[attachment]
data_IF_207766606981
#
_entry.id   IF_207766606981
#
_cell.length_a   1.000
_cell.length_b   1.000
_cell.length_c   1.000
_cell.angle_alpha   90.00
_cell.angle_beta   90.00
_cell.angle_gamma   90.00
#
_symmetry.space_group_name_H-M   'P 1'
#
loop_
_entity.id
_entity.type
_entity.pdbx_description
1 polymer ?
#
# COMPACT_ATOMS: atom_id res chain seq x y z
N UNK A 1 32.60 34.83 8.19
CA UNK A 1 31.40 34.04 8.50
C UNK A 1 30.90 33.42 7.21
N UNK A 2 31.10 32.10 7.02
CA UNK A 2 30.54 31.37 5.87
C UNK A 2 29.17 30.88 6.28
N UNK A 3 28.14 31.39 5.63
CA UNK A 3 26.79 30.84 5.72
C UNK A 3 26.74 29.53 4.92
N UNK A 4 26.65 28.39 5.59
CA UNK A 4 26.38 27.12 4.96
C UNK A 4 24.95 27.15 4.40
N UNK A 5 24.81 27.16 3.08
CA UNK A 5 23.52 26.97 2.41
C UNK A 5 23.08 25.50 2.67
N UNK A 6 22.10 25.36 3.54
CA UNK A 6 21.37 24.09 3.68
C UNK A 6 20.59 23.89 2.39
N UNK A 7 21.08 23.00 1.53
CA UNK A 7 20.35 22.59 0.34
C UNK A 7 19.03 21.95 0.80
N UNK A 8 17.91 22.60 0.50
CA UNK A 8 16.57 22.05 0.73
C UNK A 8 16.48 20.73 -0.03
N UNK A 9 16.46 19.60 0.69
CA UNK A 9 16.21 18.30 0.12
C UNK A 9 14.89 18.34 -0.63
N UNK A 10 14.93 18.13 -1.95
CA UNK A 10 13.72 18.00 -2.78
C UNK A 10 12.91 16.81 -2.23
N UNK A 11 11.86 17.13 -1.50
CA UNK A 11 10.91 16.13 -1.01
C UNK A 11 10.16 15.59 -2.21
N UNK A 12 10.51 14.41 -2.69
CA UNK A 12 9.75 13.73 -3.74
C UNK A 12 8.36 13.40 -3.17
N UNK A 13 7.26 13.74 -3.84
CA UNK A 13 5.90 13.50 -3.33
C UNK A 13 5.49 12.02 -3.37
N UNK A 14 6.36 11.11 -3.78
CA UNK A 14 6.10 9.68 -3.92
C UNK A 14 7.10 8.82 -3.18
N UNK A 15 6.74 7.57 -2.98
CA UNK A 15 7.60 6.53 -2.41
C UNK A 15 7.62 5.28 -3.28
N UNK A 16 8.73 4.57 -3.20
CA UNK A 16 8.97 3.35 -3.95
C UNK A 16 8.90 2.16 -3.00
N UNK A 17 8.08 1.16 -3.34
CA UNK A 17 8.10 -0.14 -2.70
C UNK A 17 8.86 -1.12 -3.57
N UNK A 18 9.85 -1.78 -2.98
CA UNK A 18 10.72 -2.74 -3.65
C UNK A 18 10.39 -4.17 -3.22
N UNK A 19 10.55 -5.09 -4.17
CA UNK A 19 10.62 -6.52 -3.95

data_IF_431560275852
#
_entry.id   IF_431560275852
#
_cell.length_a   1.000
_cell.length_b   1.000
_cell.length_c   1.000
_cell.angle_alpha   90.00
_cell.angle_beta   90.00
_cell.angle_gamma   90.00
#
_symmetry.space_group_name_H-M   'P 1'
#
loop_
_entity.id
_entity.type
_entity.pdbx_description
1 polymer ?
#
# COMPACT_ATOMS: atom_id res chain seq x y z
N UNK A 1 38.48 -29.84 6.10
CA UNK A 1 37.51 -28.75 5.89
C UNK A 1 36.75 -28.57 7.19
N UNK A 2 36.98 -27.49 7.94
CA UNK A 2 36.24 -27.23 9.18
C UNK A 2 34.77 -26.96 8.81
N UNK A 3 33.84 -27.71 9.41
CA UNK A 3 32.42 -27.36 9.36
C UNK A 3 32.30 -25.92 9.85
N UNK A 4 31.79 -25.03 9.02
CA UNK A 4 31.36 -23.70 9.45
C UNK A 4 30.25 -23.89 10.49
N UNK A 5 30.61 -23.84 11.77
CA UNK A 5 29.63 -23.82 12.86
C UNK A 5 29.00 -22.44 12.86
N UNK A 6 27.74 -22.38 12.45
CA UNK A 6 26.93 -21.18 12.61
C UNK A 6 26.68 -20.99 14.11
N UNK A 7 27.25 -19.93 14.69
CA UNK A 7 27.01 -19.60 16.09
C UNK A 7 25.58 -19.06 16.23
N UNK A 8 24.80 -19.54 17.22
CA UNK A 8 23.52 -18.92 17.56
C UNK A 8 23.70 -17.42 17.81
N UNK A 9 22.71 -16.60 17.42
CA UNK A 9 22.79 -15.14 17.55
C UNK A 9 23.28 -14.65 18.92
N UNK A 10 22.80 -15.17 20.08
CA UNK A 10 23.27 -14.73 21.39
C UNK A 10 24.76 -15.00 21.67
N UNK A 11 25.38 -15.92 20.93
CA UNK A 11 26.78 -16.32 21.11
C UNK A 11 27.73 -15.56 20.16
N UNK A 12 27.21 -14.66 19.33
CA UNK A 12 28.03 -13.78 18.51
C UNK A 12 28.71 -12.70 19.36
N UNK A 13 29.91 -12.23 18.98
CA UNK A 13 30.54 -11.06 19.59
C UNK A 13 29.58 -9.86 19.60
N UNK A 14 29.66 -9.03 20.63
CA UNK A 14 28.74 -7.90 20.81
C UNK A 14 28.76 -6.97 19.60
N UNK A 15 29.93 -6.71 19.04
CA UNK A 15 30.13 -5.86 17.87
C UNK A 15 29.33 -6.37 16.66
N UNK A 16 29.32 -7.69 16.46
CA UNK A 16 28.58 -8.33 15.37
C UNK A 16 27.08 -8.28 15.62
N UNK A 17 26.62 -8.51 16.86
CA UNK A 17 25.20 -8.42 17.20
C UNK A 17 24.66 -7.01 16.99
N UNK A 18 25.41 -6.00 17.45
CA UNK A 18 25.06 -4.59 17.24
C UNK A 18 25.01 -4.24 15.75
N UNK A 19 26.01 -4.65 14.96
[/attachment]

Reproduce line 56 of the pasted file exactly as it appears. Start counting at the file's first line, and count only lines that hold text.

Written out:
C UNK A 12 8.36 13.40 -3.17